Thursday, September 16, 2010

Police Body Armor

A RAND News Release indicates that it is cost-effective to provide all police with body armor, and we couldn’t agree more with the concept of doing everything we can to protect those who risk their lives daily for us; it is tough out there.

An excerpt.

“Providing body armor to all law enforcement officers in the United States would provide enough benefit to justify the cost, according to a new RAND Corporation study.

“Analyzing police officer shootings over a four-year period, the study found that wearing body armor more than tripled the likelihood that an officer would survive a shooting to the torso and estimated that providing such equipment to all officers nationally would save at least eight lives annually. While most police departments already use body armor, many still do not.

“Considering the value of the life of an officer killed by gunfire, the study concludes that the benefits of providing body armor to all officers would be twice as large as the cost. The findings were published online by the Journal of Occupational and Environmental Hygiene.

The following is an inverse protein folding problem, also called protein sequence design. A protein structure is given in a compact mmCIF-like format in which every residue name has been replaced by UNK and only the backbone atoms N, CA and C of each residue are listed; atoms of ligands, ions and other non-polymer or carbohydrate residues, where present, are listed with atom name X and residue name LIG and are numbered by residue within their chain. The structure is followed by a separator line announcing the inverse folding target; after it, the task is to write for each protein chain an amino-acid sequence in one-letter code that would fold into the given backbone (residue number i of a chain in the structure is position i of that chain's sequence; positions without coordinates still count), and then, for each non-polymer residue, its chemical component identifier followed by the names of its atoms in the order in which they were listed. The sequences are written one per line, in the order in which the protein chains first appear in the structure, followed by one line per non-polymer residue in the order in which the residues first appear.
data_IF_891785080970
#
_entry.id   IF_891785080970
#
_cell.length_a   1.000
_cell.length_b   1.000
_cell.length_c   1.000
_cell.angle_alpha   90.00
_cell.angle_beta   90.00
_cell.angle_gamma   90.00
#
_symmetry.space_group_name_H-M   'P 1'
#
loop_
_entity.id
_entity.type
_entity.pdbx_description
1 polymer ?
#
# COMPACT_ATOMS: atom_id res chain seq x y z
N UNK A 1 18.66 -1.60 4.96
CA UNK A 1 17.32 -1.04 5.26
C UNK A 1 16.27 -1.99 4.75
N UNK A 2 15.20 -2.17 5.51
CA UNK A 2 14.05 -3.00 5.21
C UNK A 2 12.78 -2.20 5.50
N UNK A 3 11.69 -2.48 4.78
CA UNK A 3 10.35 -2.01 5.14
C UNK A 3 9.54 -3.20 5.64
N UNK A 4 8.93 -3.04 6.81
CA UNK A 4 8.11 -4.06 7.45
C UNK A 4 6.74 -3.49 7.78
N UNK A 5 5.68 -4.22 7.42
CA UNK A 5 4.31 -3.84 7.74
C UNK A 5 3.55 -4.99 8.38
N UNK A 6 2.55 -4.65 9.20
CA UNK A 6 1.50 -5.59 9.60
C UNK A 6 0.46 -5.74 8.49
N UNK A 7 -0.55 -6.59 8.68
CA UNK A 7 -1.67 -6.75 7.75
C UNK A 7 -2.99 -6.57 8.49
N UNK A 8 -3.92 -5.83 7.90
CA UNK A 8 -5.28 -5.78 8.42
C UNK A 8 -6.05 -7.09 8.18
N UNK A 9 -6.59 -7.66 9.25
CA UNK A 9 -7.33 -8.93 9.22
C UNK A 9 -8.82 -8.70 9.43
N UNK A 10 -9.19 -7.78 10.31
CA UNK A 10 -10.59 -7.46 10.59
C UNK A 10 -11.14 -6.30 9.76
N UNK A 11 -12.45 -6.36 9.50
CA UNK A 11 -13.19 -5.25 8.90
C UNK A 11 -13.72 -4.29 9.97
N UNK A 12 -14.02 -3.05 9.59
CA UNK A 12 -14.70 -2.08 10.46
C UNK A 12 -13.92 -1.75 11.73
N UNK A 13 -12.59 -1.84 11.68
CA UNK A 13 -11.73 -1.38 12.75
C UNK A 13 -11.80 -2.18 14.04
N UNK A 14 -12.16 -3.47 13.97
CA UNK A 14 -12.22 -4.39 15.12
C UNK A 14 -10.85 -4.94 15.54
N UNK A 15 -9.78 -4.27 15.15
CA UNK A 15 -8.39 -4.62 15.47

“While it is well-known that body armor saves lives, we've never known just how effective it is,” said Tom LaTourrette, the study's author and a senior scientist at RAND, a nonprofit research organization. “The additional cost of providing body armor to all law enforcement officers in the United States is more than justified compared to the savings that would be created by fewer serious injuries and officer deaths.”

“Body armor began to be used by law enforcement agencies in the United States during the middle of the 1970s and today about 75 percent of officers nationwide work in departments that require the equipment to be worn while officers are on duty or in certain high-risk situations.

“No high-quality studies have been done previously to examine the effectiveness of body armor among police officers.

“LaTourrette examined 561 line-of-duty shootings involving police officers nationally between 2004 and 2007. Among the 262 torso shootings studied, officers who were not wearing body armor had a 68 percent chance of dying as compared to a 20 percent among those who did wear armor.

“The study estimates that it costs $112 per year to provide an officer with body armor. So outfitting the 236,000 police officers who do not have body armor would cost about $26 million annually, while the study estimates the economic value of the lives saved each year at $51 million.”